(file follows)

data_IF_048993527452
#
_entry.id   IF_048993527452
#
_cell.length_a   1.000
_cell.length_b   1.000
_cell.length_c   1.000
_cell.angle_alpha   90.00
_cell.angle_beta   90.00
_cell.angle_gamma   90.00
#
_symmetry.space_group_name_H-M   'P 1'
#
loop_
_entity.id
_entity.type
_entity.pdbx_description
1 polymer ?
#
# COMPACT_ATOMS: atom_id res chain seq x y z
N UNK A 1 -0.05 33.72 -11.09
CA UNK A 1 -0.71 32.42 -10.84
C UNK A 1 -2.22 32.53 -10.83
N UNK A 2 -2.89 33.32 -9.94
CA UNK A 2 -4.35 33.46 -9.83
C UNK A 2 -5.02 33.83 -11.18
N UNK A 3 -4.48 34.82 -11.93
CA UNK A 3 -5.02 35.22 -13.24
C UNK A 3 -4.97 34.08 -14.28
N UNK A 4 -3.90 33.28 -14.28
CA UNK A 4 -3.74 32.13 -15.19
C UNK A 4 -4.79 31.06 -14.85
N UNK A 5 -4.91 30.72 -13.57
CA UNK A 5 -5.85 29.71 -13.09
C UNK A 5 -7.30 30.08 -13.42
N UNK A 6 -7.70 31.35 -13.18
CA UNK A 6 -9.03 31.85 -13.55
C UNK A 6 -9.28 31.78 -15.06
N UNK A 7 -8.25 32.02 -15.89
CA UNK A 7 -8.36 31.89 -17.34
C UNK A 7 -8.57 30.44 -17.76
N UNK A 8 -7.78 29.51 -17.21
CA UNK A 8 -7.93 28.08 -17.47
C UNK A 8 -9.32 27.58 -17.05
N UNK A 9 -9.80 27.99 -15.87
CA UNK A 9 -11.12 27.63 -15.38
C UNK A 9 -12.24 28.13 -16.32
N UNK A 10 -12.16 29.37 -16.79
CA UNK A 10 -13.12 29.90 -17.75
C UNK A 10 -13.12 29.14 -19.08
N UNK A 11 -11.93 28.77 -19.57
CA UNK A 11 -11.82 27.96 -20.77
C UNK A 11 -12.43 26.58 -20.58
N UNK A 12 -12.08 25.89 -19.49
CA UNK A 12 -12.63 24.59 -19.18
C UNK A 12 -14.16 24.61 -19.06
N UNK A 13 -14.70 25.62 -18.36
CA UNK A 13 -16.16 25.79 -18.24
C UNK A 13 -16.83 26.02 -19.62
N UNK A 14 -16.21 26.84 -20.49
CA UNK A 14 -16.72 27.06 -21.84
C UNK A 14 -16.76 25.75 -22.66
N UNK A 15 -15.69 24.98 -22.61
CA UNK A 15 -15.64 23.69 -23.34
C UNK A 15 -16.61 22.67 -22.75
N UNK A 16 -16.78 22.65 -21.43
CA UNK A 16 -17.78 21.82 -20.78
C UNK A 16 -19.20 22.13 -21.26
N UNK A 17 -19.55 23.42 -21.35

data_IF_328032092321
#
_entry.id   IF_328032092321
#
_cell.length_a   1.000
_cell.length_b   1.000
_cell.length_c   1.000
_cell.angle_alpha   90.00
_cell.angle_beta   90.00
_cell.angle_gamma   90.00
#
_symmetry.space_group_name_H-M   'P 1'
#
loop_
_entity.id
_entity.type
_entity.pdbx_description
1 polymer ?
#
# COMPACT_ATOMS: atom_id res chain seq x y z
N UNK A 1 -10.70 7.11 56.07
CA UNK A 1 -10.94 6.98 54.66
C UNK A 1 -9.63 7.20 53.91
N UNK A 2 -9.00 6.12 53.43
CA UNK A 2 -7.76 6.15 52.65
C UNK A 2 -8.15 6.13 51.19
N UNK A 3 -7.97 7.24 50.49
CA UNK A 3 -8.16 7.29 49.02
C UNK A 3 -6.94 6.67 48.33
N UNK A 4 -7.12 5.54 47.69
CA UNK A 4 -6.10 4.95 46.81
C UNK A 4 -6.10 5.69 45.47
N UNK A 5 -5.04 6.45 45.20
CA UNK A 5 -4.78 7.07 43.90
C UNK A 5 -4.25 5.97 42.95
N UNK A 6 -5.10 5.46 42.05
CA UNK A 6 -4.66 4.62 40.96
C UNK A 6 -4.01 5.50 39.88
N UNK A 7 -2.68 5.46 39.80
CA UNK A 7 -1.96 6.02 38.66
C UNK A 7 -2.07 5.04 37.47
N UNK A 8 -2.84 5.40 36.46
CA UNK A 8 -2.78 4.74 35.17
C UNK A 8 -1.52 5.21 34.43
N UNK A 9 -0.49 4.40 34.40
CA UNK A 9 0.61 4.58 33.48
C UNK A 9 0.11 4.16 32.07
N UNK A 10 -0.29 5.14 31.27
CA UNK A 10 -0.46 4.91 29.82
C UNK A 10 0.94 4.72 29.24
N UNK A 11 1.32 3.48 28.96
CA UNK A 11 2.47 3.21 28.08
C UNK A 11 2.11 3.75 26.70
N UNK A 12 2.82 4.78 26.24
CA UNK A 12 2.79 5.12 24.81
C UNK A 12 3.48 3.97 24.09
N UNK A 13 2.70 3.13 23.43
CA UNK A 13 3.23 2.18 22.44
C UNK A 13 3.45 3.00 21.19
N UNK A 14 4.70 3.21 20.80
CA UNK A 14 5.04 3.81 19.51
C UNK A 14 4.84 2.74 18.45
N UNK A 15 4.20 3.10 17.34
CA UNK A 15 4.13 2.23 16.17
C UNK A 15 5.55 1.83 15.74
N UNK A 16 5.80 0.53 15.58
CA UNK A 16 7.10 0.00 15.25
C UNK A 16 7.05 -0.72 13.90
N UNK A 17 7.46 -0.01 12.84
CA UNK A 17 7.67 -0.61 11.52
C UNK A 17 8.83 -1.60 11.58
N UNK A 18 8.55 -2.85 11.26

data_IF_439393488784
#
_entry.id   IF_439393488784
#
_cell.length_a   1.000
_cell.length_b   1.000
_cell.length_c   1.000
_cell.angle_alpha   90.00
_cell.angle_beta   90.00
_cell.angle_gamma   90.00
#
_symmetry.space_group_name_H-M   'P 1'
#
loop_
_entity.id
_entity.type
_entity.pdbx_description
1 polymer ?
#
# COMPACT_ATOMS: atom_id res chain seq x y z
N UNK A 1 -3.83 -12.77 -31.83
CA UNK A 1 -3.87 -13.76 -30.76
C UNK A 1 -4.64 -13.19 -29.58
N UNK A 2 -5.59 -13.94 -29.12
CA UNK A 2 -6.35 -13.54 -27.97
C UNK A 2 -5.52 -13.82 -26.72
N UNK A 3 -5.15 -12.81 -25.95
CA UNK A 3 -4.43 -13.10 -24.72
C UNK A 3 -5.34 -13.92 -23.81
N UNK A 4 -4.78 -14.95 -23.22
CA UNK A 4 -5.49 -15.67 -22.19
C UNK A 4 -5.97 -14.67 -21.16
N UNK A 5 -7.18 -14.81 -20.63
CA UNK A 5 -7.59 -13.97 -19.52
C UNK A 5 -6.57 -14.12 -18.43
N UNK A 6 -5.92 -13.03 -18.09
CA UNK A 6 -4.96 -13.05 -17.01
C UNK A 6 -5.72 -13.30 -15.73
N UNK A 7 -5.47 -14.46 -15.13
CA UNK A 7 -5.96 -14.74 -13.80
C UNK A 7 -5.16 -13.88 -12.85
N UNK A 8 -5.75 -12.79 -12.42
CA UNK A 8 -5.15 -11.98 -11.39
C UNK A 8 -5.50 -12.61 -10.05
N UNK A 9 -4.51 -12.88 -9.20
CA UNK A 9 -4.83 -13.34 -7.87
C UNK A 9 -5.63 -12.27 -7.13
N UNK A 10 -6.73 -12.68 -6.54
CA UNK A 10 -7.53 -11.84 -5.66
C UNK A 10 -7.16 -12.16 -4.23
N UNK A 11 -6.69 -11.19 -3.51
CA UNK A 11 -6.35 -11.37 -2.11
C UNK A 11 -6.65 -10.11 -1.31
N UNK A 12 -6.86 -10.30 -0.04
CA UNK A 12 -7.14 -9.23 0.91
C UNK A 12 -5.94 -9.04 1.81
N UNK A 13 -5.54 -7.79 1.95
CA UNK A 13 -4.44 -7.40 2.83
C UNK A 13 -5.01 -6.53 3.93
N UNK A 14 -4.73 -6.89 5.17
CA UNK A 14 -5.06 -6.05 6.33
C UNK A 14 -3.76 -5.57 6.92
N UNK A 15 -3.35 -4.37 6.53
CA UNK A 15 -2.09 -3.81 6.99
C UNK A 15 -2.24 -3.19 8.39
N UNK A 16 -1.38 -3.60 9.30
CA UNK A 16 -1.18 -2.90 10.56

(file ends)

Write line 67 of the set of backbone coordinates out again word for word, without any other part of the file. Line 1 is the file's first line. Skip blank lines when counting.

CA UNK A 16 -17.78 21.82 -20.78